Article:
Menopause Counsellor, campaigner and founder of Menopause Support Diane Danzebrink will launch her campaign to #MakeMenopauseMatter in Westminster this Thursday, World Menopause Day, backed by the shadow minister for women and equalities, Carolyn Harris.
Diane, the driving force behind the campaign was herself subject to early menopause as a result of hysterectomy – her search for non-existent support at the time left her feeling desperate but determined to help change things for future generations.
Carolyn (pictured left) contacted Diane immediately after seeing her talking about menopause on the BBC last year and invited to her to Westminster to discuss what needs to change. Since then the two have met several times to discuss Diane’s campaign aims which are;
- To significantly improve menopause education amongst GP’s – far too many women are suffering as GP’s receive very little, if any menopause education during their training leaving them ill equipped to recognise and manage a phase of life that will directly affect at least 50% of the population.
- To raise awareness within the workplace and for all employers to have menopause guidelines in place to be able to support women experiencing symptoms. Too many women feel unsupported at work and currently 1 in 10 leave the workplace due to menopause symptoms.
- To introduce menopause education in to the PSHE curriculum for all teenage boys and girls. Every woman and man deserves to understand this phase of life. Far too many individuals and relationships suffer as a result of a lack of understanding of menopause.
Diane has campaigned tirelessly to highlight the failings in menopause care, education and support and Carolyn has been instrumental in ensuring the subject will be discussed in Westminster in a back bench debate, which Diane will attend, on World Menopause Day, Thursday 18th October.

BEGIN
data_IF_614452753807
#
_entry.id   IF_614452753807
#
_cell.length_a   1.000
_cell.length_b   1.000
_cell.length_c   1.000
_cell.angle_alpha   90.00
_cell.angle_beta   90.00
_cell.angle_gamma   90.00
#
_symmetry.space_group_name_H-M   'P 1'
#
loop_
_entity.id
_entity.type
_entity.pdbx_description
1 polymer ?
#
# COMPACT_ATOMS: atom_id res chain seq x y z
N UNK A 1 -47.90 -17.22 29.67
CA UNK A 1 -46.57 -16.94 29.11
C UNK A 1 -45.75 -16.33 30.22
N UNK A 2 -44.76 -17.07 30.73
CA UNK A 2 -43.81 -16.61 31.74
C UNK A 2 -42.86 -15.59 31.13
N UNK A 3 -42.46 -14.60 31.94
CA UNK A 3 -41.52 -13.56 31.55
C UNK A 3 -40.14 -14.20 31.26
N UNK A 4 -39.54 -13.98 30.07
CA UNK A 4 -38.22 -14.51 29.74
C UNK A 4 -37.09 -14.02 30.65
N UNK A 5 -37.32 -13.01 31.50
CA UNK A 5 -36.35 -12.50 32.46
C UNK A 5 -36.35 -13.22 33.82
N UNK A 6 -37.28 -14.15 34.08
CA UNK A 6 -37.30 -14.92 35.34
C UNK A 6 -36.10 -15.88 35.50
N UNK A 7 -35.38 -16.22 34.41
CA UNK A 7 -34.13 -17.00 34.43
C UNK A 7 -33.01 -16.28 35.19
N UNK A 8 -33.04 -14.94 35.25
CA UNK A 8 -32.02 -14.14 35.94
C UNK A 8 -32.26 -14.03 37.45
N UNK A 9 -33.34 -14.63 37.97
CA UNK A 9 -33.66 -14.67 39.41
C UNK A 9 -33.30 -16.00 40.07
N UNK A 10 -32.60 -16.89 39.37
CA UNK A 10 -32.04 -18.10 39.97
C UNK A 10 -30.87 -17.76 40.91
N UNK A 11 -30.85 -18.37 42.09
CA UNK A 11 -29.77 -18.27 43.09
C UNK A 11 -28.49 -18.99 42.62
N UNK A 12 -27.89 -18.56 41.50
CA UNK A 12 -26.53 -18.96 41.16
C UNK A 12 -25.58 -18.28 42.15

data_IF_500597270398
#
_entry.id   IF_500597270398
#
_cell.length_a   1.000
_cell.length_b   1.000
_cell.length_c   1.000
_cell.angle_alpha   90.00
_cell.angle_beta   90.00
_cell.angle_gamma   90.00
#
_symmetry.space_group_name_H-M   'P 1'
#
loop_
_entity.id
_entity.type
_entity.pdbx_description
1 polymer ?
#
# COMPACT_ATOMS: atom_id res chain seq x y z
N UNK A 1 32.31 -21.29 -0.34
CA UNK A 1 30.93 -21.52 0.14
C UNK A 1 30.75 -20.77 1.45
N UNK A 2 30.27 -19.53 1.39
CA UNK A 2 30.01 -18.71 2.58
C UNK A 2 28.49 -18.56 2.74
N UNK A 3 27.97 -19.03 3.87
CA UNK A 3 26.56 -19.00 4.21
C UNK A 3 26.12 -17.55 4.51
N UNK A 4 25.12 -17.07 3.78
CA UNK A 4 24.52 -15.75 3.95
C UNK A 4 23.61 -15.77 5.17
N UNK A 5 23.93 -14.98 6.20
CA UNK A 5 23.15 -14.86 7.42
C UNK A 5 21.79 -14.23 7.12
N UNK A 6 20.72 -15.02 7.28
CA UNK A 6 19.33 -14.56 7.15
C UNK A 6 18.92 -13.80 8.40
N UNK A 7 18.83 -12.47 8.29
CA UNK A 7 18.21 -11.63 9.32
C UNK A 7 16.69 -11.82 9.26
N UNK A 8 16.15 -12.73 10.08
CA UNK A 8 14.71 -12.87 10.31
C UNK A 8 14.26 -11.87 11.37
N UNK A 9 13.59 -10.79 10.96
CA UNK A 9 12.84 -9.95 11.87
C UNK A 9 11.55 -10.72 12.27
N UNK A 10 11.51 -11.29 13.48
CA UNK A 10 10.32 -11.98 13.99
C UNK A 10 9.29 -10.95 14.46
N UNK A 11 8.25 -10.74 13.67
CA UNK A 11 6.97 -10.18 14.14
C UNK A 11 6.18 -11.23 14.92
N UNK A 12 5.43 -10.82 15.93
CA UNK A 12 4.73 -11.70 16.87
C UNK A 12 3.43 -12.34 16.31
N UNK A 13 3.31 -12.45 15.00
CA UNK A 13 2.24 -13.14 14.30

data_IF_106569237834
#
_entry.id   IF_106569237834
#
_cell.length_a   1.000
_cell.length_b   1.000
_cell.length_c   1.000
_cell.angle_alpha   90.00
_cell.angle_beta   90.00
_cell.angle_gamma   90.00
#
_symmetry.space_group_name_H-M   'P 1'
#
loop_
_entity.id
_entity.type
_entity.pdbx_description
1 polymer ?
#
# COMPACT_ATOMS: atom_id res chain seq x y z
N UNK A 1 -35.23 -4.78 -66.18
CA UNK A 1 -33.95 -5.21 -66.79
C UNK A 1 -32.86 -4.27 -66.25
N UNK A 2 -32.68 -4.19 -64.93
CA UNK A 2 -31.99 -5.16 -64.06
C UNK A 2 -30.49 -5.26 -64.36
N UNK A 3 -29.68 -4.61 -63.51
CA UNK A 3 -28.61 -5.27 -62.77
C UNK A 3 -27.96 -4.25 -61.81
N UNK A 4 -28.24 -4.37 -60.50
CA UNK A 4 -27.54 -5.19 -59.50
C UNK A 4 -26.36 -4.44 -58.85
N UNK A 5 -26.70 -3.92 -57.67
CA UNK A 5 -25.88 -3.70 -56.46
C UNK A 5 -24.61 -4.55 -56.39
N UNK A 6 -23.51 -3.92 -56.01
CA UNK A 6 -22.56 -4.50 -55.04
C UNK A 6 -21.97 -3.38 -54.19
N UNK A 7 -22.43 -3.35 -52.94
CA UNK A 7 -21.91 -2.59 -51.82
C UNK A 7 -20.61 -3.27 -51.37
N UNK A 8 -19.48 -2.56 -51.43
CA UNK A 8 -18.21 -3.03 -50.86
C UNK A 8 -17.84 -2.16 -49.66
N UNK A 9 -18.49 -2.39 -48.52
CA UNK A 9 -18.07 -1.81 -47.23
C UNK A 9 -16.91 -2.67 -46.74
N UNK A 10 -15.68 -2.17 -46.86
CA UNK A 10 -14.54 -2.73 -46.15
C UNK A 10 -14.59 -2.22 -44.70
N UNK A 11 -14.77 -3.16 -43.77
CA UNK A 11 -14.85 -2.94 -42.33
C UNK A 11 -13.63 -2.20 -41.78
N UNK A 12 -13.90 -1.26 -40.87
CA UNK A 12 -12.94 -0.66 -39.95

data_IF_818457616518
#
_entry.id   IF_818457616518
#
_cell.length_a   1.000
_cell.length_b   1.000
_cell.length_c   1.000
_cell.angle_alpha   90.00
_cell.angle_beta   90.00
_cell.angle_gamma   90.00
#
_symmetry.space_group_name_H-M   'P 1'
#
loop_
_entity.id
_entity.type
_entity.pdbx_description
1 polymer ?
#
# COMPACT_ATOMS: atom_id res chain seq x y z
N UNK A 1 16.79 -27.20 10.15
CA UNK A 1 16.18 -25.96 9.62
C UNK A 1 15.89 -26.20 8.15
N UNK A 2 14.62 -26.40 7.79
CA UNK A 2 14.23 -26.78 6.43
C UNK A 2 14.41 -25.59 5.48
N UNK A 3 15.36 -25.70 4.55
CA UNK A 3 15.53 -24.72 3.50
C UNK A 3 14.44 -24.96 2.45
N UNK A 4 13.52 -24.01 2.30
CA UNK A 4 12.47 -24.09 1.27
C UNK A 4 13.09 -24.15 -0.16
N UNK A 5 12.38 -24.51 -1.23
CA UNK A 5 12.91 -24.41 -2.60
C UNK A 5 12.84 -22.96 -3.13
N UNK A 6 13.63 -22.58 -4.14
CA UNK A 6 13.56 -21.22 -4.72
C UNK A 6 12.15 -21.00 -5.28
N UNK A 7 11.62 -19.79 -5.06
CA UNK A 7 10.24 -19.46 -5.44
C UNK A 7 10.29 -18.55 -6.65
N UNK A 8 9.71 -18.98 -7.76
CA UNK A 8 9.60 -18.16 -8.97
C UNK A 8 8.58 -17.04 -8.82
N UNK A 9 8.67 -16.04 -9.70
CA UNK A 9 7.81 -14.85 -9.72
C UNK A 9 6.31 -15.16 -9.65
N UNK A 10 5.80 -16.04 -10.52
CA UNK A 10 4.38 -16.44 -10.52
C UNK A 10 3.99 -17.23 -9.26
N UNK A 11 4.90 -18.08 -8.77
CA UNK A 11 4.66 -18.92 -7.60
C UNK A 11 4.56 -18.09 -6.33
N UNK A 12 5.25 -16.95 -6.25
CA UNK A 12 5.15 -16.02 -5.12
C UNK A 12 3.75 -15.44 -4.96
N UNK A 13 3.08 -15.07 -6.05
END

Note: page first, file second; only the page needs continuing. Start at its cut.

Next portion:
“Women are not looking for special treatment but to be able to access the right advice and support from their GP’s, very often the first port of call when struggling with menopause symptoms. Far too many women are being let down leaving them to try to cope alone with what for 1 in 4 can be debilitating symptoms or to have to seek private advice, which for many is simply out of their reach.
“It is a national disgrace that a phase of life that will affect every woman is not thoroughly taught to every doctor and practice nurse. The repeated GP appointments that women feel they need to make along with incorrect GP referrals to secondary services for conditions related to menopause must be costing an already stretched NHS a fortune.”
“Menopause awareness in the workplace is a win-win situation. If employers want to retain valuable staff members then it is just common sense to provide the right support for staff experiencing symptoms of menopause as they do for pregnancy rather than lose them from the organisation. There are very simple guidelines and adjustments that can be put in place and with more women over fifty in the workplace than ever before, it is vital that this is addressed swiftly.”
“Historically menopause has often been the subject of jokes and even ridicule, it is high time that we taught all our young men and women about this phase of a woman’s life to ensure that as individuals they are prepared and as a society we show greater kindness and compassion when a partner, family member, friend or colleague is struggling.”
“It is about time the issue of menopause was taken seriously. All women who live long enough, will experience the menopause, and for some it will be an unbearable time – stressful, debilitating and completely life-changing.
On this World Menopause Day, we need to commit
- to educating the next generation;
- to ensuring that our medical professionals are adequately trained
- and to introducing mandatory menopause policies within workplaces
so that women can continue with their lives, however severe their menopause symptoms are.”
To contact Diane: firstname.lastname@example.org 07711 142241
To contact Carolyn: email@example.com / 020 7219 4316